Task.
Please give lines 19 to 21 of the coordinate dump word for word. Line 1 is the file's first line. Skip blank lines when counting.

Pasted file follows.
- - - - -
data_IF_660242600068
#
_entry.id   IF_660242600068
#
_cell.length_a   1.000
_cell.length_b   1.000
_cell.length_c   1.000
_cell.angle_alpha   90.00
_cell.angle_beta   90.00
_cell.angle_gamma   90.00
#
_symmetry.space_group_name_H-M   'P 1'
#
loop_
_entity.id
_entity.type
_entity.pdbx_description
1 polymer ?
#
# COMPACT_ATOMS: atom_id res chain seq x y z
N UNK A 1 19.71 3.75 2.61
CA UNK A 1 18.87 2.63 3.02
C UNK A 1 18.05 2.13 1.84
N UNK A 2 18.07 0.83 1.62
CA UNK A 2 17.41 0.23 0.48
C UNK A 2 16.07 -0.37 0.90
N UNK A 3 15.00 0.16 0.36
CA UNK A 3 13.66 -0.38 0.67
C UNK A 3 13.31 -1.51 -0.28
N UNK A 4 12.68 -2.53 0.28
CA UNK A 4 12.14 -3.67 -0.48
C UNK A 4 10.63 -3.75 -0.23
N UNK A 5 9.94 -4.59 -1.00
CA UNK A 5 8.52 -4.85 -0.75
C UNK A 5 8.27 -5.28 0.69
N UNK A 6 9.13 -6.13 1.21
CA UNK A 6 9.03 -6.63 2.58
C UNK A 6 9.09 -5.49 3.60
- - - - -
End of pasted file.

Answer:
#
# COMPACT_ATOMS: atom_id res chain seq x y z
N UNK A 1 19.71 3.75 2.61